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Adam Dodek is co-director of the University of Ottawa's Public Law Group and author of the forthcoming second edition of The Canadian Constitution.

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First comes the budget, then comes the omnibudget bill. Over the past decade, Canadians have grown accustomed to governments introducing massive "budget implementation bills" that make a mockery of parliamentary democracy. Now that the Trudeau government has delivered its first budget, will it be able to resist the temptation to follow in the footsteps of its predecessors?

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The Trudeau government has promised to be different. In its 2015 election platform, the Liberal Party promised not to resort to the use of omnibus bills to avoid parliamentary scrutiny.

This promise will now be tested because omnibudget bills are not only the worst type of omnibus bills, but also the most tantalizing for governments.

Omnibus wasn't always a dirty word. Such bills are as old as Canada itself. As the late Herb Gray explained in 1988, when he was Opposition Leader, an omnibus bill is simply one that creates or amends different statutes but which has one basic principle or purpose which ties together all the proposed amendments. This is supposed to make the bill intelligible for parliamentary purposes. The key word here is "intelligible."

Omnibus bills became controversial only fairly recently in parliamentary history.

The first recorded objection in the House of Commons to an omnibus bill was in 1953 and we have to wait until Pierre Trudeau's omnibus criminal law bill in 1967 for any further serious objections.

In the 1970s, objections became more frequent, reaching their apex in 1982 with the famous "bell ringing" incident when the Progressive Conservative opposition succeeded in shutting Parliament for two weeks to protest against the Liberals' omnibus energy bill.

Omnibus bills and opposition to them continued during the tenures of Brian Mulroney and Jean Chrétien. However, they morphed into an unintelligible and obscene format when they were combined with budget bills, thus producing the obscene "omnibudget bills."

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Until recently, budget bills were a rather drab affair. Parliamentary expert Ned Franks found that between 1995 and 2000, the average length of budget bills was 12 pages. In 1994, Reform MP Stephen Harper complained about the omnibus nature of the Liberal government's budget implementation bill, which was 24 pages.

Omnibudget bills began under the minority government of Prime Minister Paul Martin with bills of more than 100 pages and grew to mammoth proportions under Prime Minister Harper: The most egregious topped 800 pages. The Harper government went beyond the accepted understanding of an omnibus bill by tacking on subjects to its budget bills that had nothing to do with the budgets (such as changing the Supreme Court Act in the face of the challenge to the government's nomination of Marc Nadon in 2013).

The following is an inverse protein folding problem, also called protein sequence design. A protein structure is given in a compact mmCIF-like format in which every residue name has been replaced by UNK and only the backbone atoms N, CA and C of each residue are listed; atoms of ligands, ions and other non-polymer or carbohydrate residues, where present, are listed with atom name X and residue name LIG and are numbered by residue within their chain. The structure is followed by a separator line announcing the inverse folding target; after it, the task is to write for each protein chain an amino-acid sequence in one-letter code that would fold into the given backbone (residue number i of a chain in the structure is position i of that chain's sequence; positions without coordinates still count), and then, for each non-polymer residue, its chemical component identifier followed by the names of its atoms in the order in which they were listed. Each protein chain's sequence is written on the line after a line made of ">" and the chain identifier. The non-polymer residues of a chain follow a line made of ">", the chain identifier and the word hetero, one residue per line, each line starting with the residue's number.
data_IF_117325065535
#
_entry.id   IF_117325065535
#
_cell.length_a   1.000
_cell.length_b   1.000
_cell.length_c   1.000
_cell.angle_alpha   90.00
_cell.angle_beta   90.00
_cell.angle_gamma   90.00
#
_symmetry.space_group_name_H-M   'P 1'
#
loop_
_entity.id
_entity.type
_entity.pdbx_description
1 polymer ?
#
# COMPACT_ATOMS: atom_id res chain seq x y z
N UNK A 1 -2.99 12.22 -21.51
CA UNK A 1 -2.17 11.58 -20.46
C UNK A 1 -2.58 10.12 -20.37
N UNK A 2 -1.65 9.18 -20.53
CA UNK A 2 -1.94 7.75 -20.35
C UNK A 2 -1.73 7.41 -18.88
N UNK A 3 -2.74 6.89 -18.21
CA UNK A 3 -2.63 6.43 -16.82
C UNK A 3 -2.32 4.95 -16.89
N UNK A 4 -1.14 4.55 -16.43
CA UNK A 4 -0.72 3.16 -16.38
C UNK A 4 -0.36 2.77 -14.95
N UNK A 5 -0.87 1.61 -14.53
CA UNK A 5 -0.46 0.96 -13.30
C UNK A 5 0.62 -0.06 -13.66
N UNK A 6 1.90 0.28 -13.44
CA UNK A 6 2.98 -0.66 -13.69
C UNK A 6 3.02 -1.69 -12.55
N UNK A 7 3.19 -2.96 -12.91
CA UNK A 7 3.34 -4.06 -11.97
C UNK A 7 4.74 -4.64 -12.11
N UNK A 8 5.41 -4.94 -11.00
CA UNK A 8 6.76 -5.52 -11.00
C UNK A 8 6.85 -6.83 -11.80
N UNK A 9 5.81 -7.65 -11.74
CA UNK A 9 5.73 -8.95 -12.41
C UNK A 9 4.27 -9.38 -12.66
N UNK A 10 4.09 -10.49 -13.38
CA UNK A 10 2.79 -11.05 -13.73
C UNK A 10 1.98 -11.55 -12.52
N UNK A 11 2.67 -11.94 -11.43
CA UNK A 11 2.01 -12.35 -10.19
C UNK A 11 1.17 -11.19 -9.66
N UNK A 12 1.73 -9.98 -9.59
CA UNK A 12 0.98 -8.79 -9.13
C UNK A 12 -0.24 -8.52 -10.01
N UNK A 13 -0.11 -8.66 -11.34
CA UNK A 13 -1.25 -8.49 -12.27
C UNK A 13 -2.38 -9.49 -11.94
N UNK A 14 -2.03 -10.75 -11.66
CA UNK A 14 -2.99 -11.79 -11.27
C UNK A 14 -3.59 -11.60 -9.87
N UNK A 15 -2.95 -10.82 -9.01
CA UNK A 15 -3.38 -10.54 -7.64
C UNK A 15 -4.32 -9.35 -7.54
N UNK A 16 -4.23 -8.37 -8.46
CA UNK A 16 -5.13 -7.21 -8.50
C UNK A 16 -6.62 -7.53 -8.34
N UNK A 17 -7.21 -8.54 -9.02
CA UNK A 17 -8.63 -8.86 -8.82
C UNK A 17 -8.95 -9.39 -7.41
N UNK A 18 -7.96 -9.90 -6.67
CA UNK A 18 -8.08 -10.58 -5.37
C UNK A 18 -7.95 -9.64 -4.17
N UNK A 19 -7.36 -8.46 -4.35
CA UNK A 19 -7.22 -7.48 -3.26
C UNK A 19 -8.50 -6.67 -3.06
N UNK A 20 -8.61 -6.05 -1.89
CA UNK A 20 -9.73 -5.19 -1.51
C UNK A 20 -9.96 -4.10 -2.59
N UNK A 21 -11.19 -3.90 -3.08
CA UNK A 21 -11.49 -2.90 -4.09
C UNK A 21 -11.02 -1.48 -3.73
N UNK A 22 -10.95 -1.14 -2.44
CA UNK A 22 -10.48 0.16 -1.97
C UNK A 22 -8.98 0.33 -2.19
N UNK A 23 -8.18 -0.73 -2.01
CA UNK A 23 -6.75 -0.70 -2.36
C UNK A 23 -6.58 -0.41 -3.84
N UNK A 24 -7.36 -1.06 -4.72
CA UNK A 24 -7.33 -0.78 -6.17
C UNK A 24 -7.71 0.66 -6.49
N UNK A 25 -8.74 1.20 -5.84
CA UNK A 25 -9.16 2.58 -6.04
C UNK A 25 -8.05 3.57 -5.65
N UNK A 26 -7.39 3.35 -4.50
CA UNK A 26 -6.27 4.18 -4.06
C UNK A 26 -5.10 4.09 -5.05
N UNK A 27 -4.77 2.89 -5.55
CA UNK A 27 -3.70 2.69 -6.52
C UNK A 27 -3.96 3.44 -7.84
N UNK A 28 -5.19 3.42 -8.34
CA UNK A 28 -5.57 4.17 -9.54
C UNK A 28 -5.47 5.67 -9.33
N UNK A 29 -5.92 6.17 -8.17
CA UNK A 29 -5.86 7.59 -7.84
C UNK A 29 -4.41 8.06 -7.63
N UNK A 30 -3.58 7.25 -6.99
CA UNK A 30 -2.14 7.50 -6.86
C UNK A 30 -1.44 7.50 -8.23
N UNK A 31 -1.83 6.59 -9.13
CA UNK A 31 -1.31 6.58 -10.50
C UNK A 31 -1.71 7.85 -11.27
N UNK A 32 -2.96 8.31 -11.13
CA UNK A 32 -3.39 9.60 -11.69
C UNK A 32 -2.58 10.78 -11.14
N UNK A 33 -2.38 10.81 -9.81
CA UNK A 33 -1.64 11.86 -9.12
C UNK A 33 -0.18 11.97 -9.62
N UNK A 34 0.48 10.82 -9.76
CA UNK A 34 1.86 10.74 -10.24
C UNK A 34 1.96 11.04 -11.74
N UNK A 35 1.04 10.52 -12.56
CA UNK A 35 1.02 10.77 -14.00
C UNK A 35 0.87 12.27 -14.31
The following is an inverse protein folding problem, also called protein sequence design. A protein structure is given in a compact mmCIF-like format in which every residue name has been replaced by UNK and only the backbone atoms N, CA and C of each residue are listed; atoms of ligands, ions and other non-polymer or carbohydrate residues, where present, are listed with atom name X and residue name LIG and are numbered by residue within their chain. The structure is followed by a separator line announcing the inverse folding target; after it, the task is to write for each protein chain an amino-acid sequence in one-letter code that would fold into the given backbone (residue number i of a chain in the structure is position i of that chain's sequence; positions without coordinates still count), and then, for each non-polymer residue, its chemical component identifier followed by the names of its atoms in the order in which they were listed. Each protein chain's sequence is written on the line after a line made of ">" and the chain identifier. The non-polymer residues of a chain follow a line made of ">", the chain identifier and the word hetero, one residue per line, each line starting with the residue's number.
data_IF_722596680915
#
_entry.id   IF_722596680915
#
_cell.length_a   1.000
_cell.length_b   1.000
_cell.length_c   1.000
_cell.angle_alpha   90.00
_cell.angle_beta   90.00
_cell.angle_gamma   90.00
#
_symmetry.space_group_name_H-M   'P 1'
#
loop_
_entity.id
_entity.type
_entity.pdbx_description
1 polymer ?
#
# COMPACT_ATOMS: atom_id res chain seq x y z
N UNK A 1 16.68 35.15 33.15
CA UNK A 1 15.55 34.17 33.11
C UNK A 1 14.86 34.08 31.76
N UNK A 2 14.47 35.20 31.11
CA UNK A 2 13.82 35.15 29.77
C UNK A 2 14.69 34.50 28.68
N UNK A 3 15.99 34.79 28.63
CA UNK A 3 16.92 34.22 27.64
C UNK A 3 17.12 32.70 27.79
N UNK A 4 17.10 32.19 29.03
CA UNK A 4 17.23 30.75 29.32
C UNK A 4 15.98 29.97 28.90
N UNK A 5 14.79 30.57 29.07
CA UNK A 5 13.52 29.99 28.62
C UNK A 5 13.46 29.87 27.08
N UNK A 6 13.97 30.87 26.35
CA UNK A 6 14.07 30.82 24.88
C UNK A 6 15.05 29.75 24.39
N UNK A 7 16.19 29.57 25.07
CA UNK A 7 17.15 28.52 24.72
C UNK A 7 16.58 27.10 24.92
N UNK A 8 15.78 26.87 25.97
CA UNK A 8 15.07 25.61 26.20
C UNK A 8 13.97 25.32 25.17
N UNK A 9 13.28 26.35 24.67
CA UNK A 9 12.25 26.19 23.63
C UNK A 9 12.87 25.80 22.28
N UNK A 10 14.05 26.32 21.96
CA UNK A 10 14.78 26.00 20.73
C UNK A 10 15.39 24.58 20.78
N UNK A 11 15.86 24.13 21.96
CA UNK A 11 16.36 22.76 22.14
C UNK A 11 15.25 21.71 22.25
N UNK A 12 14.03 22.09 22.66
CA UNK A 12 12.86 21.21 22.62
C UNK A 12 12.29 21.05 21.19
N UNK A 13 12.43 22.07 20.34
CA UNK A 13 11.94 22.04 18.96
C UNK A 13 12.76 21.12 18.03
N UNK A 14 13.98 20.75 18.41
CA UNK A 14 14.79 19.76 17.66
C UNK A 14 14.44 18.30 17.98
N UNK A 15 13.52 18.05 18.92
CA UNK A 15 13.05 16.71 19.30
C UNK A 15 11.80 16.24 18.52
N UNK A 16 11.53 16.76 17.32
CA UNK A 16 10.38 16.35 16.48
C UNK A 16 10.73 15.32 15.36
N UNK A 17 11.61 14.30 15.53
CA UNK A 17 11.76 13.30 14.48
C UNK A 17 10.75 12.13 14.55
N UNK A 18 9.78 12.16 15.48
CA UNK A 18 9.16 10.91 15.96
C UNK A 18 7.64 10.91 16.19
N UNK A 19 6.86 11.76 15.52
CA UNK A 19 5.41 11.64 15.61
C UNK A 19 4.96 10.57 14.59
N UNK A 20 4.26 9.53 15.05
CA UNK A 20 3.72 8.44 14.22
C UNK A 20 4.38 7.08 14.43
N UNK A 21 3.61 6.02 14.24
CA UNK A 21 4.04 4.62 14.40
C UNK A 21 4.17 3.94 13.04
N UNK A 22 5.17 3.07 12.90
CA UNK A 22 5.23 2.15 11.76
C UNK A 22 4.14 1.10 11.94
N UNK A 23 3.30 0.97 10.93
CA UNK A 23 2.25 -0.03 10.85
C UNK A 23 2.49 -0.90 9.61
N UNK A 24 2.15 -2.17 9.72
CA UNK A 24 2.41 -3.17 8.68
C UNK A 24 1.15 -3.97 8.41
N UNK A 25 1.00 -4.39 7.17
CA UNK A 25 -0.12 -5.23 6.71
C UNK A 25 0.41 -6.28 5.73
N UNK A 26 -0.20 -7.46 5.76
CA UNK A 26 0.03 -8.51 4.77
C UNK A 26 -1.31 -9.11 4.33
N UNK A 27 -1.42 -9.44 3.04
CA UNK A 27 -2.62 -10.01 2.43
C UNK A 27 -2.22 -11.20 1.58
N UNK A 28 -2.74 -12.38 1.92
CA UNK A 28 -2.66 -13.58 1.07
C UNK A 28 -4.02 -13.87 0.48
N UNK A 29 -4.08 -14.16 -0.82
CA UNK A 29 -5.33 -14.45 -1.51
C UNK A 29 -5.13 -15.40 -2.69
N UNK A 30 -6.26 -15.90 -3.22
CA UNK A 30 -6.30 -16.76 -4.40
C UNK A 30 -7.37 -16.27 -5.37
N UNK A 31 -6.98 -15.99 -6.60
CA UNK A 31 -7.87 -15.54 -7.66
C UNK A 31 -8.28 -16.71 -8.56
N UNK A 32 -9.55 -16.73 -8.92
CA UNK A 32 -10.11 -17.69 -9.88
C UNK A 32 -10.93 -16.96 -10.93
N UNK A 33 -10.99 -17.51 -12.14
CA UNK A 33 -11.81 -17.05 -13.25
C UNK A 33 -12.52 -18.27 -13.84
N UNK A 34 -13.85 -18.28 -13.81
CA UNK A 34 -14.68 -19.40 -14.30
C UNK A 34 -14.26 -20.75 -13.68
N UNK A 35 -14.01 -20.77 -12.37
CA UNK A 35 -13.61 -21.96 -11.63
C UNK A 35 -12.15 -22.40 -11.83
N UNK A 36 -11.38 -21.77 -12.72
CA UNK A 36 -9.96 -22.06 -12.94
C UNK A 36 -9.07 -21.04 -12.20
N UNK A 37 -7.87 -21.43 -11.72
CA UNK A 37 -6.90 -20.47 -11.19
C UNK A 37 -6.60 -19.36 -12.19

These bills are an affront to parliamentary democracy because they prevent the House and the Senate from doing their job to adequately scrutinize legislation. The bills arguably infringe on the privileges of individual MPs, despite rulings to the contrary by successive speakers of the House. Instead of standing up for the rights and responsibilities of individual parliamentarians, successive speakers have allowed omnibus bills to persist and grow to offensive proportions.

Fortunately, unlike many other desperately needed democratic reforms, fixing omnibus bills is relatively easy: It doesn't require a constitutional amendment, a referendum or even a law. All that is required is for the government to take the initiative and change the House of Commons rules of procedure to restrict the use of omnibus bills.

That's the easy answer. But there is also a brave solution and a bold one as well.

The brave solution would be for a speaker to stand up for the rights of parliamentarians and draw a line in the sand at omnibudget bills and rule them out of order. The bold solution would be for a newly independent Senate to assert its independence and refuse to consider omnibus House legislation that cannot be properly scrutinized. I doubt that is the sort of independence the Trudeau government desires from a reformed Senate. However, it may be reason enough to spur the government into acting, sooner rather than later.

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